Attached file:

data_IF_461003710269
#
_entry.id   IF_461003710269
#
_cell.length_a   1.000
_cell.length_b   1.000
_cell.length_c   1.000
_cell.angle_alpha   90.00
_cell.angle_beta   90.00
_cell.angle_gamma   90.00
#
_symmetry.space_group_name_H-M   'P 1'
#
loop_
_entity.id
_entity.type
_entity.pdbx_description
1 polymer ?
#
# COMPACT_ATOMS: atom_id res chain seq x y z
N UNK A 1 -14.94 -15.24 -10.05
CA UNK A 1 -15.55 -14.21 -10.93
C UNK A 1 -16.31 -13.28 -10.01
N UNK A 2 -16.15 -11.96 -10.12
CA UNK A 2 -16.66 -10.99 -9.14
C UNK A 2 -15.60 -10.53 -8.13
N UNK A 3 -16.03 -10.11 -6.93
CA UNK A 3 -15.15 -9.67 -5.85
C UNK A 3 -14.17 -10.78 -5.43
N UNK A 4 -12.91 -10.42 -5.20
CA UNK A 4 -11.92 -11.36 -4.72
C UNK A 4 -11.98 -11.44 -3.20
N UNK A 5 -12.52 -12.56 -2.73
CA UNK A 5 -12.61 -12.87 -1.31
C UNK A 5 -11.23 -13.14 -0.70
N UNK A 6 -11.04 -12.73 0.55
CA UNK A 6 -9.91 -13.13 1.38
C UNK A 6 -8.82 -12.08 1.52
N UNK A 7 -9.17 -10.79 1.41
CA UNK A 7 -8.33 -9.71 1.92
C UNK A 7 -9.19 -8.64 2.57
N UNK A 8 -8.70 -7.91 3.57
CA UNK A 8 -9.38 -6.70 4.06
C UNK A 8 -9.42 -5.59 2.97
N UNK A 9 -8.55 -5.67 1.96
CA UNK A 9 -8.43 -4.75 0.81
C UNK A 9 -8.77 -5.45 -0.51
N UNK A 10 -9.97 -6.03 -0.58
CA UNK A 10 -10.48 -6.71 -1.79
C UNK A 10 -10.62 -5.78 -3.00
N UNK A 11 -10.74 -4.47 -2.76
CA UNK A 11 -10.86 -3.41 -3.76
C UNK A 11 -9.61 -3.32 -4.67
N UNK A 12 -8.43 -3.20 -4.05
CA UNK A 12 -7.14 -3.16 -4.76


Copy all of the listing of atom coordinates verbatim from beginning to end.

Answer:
data_IF_461003710269
#
_entry.id   IF_461003710269
#
_cell.length_a   1.000
_cell.length_b   1.000
_cell.length_c   1.000
_cell.angle_alpha   90.00
_cell.angle_beta   90.00
_cell.angle_gamma   90.00
#
_symmetry.space_group_name_H-M   'P 1'
#
loop_
_entity.id
_entity.type
_entity.pdbx_description
1 polymer ?
#
# COMPACT_ATOMS: atom_id res chain seq x y z
N UNK A 1 -14.94 -15.24 -10.05
CA UNK A 1 -15.55 -14.21 -10.93
C UNK A 1 -16.31 -13.28 -10.01
N UNK A 2 -16.15 -11.96 -10.12
CA UNK A 2 -16.66 -10.99 -9.14
C UNK A 2 -15.60 -10.53 -8.13
N UNK A 3 -16.03 -10.11 -6.93
CA UNK A 3 -15.15 -9.67 -5.85
C UNK A 3 -14.17 -10.78 -5.43
N UNK A 4 -12.91 -10.42 -5.20
CA UNK A 4 -11.92 -11.36 -4.72
C UNK A 4 -11.98 -11.44 -3.20
N UNK A 5 -12.52 -12.56 -2.73
CA UNK A 5 -12.61 -12.87 -1.31
C UNK A 5 -11.23 -13.14 -0.70
N UNK A 6 -11.04 -12.73 0.55
CA UNK A 6 -9.91 -13.13 1.38
C UNK A 6 -8.82 -12.08 1.52
N UNK A 7 -9.17 -10.79 1.41
CA UNK A 7 -8.33 -9.71 1.92
C UNK A 7 -9.19 -8.64 2.57
N UNK A 8 -8.70 -7.91 3.57
CA UNK A 8 -9.38 -6.70 4.06
C UNK A 8 -9.42 -5.59 2.97
N UNK A 9 -8.55 -5.67 1.96
CA UNK A 9 -8.43 -4.75 0.81
C UNK A 9 -8.77 -5.45 -0.51
N UNK A 10 -9.97 -6.03 -0.58
CA UNK A 10 -10.48 -6.71 -1.79
C UNK A 10 -10.62 -5.78 -3.00
N UNK A 11 -10.74 -4.47 -2.76
CA UNK A 11 -10.86 -3.41 -3.76
C UNK A 11 -9.61 -3.32 -4.67
N UNK A 12 -8.43 -3.20 -4.05
CA UNK A 12 -7.14 -3.16 -4.76